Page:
By now, everyone has seen the stories from Yahoo, al.com and ESPN regarding an ongoing NCAA investigation into Auburn University’s football program. The stories all cite sources who say that the NCAA is looking into—among other things—the recruitment of Memphis standout Jovon Robinson. Have we learned anything new? Do we know anything now that we didn’t know before Pat Forde’s story dropped yesterday afternoon?
Here’s what he wrote:
According to multiple sources, NCAA investigators have spent weeks looking into potential improprieties involving Auburn recruits, players, coaches, representatives of the school's athletic interests and third parties. Assistant coaches Trooper Taylor and Curtis Luper have been scrutinized by the NCAA, sources said. Taylor is the assistant head coach and wide receivers coach, while Luper coaches running backs and is the recruiting coordinator.
Both Taylor and Luper were taken off the road recruiting several weeks ago amid the NCAA probe, sources said. Taylor was a finalist this season for national Assistant Coach of the Year honors from the American Football Coaches Association.
The only real surprising news here is that an assistant coach on a team that’s 3-8 was a finalist for the AFCA Assistant COY. The rest isn’t news to anyone who’s been following this story. Possible recruiting irregularities and possible academic fraud were first reported by the Memphis Commercial Appeal in August.
It was also widely known in October that the two assistants were grounded from off-campus recruiting, with several recruiting websites reporting the situation. Although this information never made it into print or on-line mainstream media, it was talked about extensively on talk radio and internet message boards. If you followed college football in the south, you knew this was out there.
From ESPN’s version of the story:
Lynch, 62, who said she retired as a counselor at Wooddale High School in May to care for her ailing husband and mother, wouldn't specifically identify the teacher who she says instructed her to change Robinson's academic transcript.
But when Lynch was asked whether Wooddale physical education teacher Rhonda Wilkinson instructed her to change Robinson's grades, Lynch smiled and told a reporter, "No comment." Later, when Lynch was asked why she changed Robinson's grades, she said: "You already said her name. Go talk to her."
Robinson's recruitment has been under scrutiny since late August, when Wooddale guidance counselor Valerie Starks-Sykes admitted making changes to Robinson's transcripts and told Memphis City Schools officials that she was "certain someone had asked her to make the changes but was reluctant to name anyone who may have been involved," according to an email obtained by the Memphis Commercial-Appeal.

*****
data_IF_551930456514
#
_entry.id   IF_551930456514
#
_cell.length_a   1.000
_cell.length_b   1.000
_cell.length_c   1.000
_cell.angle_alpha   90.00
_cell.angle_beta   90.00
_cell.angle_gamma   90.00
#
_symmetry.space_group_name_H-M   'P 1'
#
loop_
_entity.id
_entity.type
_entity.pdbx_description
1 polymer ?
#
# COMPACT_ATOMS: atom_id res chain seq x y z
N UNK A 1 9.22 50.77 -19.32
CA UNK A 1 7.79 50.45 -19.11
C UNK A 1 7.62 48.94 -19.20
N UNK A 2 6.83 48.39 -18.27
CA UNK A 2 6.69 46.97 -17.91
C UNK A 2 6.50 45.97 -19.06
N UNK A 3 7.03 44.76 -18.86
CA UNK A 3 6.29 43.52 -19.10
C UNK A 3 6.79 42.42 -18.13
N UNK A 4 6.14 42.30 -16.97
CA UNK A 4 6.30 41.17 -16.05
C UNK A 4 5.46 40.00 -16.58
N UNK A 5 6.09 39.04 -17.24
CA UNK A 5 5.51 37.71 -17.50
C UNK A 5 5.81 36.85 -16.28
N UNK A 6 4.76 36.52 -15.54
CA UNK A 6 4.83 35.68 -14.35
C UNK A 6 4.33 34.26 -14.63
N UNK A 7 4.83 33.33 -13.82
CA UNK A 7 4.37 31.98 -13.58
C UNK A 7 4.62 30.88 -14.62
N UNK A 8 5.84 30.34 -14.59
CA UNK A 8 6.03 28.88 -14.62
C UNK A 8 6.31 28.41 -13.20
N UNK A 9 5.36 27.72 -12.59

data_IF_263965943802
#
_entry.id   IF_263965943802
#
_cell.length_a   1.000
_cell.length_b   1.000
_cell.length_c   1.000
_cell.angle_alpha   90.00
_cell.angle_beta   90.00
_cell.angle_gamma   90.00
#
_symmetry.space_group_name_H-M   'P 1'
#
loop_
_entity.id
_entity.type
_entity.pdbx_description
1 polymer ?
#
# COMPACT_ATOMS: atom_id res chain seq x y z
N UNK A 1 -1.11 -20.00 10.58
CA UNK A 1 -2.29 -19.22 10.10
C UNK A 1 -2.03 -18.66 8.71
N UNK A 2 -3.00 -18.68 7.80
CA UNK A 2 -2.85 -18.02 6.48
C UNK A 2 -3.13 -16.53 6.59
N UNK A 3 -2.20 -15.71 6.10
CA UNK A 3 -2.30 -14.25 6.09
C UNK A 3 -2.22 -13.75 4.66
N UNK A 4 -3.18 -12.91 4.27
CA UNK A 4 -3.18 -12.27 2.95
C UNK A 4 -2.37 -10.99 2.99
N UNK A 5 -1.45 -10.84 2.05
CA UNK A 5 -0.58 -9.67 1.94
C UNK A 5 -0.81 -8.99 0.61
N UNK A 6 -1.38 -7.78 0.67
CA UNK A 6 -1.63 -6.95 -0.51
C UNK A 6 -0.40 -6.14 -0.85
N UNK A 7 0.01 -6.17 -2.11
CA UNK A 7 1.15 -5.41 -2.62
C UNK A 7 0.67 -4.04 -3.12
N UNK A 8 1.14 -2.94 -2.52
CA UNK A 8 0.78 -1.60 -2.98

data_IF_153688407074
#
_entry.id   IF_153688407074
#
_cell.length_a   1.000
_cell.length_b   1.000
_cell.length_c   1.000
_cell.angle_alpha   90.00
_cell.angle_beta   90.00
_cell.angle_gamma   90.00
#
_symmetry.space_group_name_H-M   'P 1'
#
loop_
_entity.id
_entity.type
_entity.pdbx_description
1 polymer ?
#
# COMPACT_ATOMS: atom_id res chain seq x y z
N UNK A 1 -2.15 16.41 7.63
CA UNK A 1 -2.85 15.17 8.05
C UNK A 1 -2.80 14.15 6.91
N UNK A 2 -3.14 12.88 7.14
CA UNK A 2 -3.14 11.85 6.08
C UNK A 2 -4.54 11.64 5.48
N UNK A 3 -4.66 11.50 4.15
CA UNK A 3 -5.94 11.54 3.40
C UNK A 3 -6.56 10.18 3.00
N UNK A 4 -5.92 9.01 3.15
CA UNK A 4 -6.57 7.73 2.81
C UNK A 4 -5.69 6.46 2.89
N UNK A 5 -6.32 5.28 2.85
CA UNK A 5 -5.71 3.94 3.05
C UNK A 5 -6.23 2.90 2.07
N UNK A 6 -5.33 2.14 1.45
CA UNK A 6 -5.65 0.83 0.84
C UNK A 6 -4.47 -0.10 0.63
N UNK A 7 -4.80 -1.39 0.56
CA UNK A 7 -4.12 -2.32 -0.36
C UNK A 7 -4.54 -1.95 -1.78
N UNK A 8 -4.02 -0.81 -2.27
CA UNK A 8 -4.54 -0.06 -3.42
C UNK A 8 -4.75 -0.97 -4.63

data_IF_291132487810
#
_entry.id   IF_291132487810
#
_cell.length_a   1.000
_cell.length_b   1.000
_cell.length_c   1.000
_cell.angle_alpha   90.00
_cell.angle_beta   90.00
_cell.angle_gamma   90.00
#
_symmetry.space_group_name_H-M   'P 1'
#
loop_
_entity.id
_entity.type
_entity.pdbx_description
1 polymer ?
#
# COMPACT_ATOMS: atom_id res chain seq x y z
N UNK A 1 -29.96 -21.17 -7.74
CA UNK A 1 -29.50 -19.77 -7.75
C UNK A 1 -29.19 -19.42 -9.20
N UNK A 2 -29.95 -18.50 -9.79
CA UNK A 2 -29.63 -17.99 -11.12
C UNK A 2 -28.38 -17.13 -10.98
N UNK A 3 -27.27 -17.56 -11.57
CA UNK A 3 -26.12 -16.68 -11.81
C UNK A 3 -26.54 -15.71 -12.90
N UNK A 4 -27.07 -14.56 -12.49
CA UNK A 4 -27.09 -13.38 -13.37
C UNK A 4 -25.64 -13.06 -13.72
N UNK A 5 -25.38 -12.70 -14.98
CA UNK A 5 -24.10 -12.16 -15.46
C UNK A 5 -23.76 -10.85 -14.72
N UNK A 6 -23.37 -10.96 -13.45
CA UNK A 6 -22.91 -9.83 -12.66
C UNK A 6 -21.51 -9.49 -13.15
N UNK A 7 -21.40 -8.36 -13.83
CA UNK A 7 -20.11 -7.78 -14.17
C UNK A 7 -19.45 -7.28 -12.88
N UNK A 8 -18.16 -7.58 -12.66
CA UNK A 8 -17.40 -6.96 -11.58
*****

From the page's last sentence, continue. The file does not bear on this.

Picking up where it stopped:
Again, a lot of stuff we knew back in August from the MCA and others who were covering the story. What we didn’t know—but suspected—was that someone who could easily be defined as a “representative of the school’s athletic interests” (aka, a “booster”) was likely involved with the falsified high school transcript. So while there’s some media confirmation of the dot-connecting many have already done, this story really isn’t any farther along than it was weeks ago.
What is significant is that mainstream national media organizations are confirming what regional and local organizations have already covered. As Miami, Ohio State and USC have painfully learned, having Yahoo! Sports’ team of investigative journalists snooping around your program is never a good thing.
That’s not news, either. But we do know for a fact that there’s certainly some fire to the smoke and now that the national media is covering the blaze, others will start turning over rocks. Sports Illustrated is likely to have a gander. The New York Times may want to talk to some folks in Memphis and Auburn. Fox’s Pete Thamel and Thayer Evans are probably on it. That in turn intensifies the pressure on the local and regional media outlets, who are closer to the story and have access that national types probably don’t. It’s not news, but it’s significant nonetheless.
There has been some
conspiracy theorizing speculation that the stories dropping just days before the Iron Bowl is part of an orchestrated effort to inflict maximum harm on Auburn. That’s crazy talk. It implies that these competitive media outlets sat on a big scandal story for several weeks, dropping it only when everyone would be paying attention to the biggest game in the state. It implies that some sinister force controls the media and lets them know when to make things go BOOM. The idea that Yahoo!, ESPN and al.com are mere puppets for the dreaded Red Elephant Club plays well in the 334 area code, but the rest of the college sports worlds points and laughs.